Five judicial candidates spoke Monday night, Sept. 24, at the monthly meeting of the Union County Republican Women’s Club (UCRW).
Club President Sue Morrisson presided at that the meeting in circuit court room at the Union County Courthouse. About 50 people attended.
Circuit Judge John Kelly Luther, who is running for re-election to his seat on the bench of the Third Mississippi Circuit Court District, spoke briefly. Luther, who is noted for his sense of humor and kindly demeanor on the bench, said simply, “I like my job.” He said he especially enjoyed the part of his job dealing with “Drug Court.”
Drug Court is a relatively recent innovation in the Mississippi judiciary which concentrates on working with people whose criminal violations are related to substance abuse. It is an intensive, highly structured program in which violators are tested frequently for illegal drug use and are required to attend frequent court sessions during which their progress is monitored by the court.
“For the first time I feel like I am really making a difference,” Kelly said of his work with the Drug Court program.
Judge Luther was first elected in 2014. He won 76 percent of the vote that year in the run-off election. He faces the same opponent in the Nov. 6 election.
While Union County is in the Third Circuit Court District, it is in the First Chancery Court District.
Chancery Judge John Hatcher is retiring from the chancery court, and four judicial candidates are seeking the his Place 1 seat in the November election. They are Nathaniel Clark, Lisa Ann Koon, Brad Tennison and Daniel Tucker. All four attended and spoke at the UCRW meeting.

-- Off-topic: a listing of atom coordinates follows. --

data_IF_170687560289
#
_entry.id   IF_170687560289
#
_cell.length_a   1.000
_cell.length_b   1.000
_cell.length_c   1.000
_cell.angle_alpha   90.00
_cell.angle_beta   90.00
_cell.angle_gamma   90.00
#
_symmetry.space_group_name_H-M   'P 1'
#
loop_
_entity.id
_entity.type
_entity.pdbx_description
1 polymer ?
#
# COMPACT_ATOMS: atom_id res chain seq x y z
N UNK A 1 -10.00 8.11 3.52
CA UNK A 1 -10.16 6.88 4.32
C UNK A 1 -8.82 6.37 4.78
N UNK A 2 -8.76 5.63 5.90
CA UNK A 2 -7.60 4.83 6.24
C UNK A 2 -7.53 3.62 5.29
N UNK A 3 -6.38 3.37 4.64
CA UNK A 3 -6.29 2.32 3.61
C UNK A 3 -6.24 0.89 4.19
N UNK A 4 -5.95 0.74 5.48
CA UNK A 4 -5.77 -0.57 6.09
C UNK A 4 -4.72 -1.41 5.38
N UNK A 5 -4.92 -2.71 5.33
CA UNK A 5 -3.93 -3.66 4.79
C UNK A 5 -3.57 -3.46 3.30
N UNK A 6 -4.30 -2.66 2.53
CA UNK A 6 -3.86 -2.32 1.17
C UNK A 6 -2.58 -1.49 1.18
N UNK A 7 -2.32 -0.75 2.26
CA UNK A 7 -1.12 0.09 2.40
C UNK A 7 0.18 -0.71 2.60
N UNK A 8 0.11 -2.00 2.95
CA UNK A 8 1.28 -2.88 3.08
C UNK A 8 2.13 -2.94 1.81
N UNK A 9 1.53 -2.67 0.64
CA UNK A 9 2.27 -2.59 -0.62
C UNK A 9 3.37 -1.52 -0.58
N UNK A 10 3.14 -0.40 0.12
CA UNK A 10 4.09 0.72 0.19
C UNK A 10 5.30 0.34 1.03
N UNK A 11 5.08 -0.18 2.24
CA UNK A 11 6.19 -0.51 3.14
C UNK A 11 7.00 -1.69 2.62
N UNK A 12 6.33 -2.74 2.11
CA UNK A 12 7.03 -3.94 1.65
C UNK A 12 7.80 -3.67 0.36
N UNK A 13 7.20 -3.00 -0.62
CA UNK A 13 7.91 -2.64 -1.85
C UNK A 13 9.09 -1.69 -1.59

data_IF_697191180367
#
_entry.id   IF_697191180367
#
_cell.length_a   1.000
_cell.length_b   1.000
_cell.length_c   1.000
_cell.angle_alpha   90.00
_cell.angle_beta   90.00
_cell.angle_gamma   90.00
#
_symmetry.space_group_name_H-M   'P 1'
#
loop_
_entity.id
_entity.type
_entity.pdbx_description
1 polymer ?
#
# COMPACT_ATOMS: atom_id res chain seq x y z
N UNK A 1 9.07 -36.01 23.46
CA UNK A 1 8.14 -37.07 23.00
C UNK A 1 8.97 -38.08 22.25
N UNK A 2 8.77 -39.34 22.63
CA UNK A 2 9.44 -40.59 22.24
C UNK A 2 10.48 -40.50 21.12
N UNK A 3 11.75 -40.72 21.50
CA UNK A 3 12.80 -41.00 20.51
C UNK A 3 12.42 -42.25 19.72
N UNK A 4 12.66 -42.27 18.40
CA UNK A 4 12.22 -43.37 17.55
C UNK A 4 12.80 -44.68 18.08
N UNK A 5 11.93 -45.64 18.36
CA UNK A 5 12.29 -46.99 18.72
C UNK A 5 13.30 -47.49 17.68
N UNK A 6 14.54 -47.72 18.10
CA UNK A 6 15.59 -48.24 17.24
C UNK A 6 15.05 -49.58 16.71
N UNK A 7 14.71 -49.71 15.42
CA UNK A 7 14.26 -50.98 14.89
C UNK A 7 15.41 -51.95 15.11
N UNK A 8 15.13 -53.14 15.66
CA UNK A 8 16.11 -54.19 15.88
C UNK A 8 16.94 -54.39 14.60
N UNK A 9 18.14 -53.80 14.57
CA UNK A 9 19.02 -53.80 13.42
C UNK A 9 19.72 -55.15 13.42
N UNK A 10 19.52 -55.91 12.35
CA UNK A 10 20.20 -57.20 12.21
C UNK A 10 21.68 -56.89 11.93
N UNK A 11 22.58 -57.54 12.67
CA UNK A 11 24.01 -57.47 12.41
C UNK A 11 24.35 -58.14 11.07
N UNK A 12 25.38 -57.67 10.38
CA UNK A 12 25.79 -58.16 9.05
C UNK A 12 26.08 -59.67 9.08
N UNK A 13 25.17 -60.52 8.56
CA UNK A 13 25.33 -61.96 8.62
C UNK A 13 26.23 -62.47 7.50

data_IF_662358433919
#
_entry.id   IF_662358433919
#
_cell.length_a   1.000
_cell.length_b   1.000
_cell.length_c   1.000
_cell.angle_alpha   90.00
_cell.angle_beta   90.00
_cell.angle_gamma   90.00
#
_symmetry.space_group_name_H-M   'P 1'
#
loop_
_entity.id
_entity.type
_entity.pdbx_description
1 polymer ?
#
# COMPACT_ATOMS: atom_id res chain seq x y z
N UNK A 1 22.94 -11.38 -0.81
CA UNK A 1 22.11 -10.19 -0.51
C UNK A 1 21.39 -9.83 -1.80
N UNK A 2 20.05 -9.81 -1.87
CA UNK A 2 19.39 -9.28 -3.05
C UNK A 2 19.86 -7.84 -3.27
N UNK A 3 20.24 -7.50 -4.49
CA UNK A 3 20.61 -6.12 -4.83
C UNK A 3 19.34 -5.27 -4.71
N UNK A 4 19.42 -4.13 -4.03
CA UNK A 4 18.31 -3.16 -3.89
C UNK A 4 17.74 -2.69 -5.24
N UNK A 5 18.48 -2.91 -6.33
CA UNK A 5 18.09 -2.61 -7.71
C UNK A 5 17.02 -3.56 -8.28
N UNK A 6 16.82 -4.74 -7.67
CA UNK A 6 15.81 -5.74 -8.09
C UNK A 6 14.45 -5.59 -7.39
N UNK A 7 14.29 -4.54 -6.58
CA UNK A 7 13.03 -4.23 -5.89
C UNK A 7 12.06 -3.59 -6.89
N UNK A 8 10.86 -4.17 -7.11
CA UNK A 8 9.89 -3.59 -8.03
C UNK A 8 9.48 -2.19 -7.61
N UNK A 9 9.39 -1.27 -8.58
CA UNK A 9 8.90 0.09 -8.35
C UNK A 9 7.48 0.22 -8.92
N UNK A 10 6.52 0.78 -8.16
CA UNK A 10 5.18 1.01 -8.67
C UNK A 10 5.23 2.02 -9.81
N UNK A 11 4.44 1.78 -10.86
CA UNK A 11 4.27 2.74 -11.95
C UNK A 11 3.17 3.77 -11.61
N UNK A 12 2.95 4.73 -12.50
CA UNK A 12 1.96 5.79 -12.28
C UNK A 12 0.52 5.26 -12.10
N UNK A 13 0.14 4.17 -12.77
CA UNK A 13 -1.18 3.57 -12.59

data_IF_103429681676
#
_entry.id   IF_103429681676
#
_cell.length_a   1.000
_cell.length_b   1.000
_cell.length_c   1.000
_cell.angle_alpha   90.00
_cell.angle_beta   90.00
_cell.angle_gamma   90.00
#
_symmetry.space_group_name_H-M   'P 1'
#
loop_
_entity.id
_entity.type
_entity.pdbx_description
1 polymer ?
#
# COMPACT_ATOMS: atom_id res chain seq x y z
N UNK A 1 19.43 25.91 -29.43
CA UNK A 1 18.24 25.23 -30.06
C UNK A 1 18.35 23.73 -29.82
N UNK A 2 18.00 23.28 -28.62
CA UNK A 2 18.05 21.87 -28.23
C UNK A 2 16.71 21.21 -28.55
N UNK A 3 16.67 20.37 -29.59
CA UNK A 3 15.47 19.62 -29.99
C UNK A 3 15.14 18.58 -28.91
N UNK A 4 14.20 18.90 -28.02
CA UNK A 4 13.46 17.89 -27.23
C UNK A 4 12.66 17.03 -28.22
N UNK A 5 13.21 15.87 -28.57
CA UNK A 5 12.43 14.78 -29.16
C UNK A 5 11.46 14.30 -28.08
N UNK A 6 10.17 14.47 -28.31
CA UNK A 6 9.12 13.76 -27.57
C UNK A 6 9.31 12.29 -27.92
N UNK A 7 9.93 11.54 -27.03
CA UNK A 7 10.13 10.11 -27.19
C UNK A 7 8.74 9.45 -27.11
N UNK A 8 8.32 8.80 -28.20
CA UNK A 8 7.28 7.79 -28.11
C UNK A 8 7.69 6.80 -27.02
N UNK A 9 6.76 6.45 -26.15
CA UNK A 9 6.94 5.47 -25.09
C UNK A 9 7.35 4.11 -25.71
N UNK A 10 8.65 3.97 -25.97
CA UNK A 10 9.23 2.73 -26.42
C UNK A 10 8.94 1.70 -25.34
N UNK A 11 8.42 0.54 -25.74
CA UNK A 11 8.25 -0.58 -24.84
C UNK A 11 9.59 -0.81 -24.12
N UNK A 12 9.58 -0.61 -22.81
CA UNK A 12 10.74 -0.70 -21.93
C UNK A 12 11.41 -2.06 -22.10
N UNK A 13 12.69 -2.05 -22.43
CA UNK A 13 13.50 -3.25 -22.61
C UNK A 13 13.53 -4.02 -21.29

Mississippi Supreme Court Justice Josiah Coleman was at the Monday evening meeting and spoke briefly. Justice Coleman was elected to the Mississippi Supreme Court in 2012 and his term runs until January 2021. Josiah Coleman is the grandson the late James Plemon Coleman, one of Mississippi’s iconic political figures.
James P. Coleman had served as a circuit judge, as Mississippi attorney-general, and as a state supreme court justice before he was elected Mississippi’s 52nd governor in 1955. He ran for and served in the state legislature after retiring from the governorship. President Lyndon Johnson appointed Governor Coleman to the United States Court of Appeals for the Fifth Circuit in 1965, and he became Chief Judge of the of that court. He retired from the appeals court in 1984 and practiced law in Choctaw County until his death in 1991.
Also speaking at the Monday night meeting was Andy Gipson. Governor Phil Bryant appointed Cindy Hyde-Smith to the vacant U. S. Senate seat in April of this year and then appointed Gipson as Hyde-Smith’s replacement as Mississippi Commissioner of Agriculture and Commerce. Gipson is expected for seek election to a full term as Ag Commissioner in next year’s state elections.
Michael Watson, who expects to be a candidate for Mississippi Secretary of State next year also spoke at the UCRW meeting.